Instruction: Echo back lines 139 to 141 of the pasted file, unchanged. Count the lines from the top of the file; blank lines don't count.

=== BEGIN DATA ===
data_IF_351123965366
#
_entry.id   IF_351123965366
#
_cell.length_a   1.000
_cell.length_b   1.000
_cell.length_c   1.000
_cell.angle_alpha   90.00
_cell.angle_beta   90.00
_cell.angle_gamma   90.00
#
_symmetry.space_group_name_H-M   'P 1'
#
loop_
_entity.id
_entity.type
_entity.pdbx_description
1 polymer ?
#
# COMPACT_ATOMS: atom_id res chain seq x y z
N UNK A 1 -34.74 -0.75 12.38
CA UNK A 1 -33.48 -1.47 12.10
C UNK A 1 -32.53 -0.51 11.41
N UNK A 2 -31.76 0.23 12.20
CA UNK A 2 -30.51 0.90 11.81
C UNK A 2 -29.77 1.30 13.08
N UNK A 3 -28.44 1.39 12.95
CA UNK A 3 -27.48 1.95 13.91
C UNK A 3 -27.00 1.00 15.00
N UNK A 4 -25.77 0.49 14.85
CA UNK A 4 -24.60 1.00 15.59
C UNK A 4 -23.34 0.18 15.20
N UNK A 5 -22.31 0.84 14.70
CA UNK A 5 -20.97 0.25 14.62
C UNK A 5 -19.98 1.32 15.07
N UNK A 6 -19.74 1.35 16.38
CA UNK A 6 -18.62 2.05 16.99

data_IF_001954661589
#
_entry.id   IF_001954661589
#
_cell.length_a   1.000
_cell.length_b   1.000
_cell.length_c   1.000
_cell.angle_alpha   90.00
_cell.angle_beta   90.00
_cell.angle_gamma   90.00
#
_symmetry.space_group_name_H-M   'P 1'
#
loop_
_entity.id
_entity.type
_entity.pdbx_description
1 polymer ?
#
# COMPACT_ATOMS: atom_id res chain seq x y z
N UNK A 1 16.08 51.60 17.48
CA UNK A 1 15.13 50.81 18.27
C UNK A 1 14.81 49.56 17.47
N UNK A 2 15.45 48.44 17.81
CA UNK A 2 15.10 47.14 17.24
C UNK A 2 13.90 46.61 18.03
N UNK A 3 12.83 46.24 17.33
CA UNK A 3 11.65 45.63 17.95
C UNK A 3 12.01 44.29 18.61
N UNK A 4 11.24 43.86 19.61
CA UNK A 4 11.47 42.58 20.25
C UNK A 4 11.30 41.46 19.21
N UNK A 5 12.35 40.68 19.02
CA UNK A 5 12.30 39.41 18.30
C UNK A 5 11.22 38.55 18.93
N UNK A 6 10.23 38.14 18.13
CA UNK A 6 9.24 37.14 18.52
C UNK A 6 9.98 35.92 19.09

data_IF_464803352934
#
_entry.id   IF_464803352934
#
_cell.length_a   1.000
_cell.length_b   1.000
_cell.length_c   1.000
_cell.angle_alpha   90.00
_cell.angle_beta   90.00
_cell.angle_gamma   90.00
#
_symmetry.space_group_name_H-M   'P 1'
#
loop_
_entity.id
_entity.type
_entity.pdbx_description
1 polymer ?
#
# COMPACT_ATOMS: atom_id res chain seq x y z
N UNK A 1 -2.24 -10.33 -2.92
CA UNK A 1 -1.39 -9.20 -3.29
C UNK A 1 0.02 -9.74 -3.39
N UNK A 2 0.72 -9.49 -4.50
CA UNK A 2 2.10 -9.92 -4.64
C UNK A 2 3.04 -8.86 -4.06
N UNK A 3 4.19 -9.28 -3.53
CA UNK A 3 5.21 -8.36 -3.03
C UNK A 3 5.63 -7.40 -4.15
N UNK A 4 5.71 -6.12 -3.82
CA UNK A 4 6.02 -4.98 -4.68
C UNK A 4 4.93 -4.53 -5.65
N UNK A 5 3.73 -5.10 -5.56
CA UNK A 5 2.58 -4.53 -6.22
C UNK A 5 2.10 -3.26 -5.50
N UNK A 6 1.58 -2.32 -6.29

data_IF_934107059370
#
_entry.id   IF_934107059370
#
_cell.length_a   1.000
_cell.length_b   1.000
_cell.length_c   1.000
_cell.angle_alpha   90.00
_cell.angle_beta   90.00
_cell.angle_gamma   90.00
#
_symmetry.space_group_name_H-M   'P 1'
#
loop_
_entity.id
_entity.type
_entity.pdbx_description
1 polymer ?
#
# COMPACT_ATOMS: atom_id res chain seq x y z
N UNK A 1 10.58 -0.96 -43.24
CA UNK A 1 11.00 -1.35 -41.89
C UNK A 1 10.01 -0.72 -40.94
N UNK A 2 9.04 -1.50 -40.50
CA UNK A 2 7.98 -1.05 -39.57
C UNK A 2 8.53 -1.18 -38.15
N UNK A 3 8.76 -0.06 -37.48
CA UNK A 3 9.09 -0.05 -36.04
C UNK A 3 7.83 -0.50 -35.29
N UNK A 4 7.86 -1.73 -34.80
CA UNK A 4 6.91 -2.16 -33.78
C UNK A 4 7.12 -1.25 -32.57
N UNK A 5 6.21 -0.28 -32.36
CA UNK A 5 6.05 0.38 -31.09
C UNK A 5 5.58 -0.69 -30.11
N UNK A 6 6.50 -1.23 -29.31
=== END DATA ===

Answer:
CA UNK A 3 9.09 -0.05 -36.04
C UNK A 3 7.83 -0.50 -35.29
N UNK A 4 7.86 -1.73 -34.80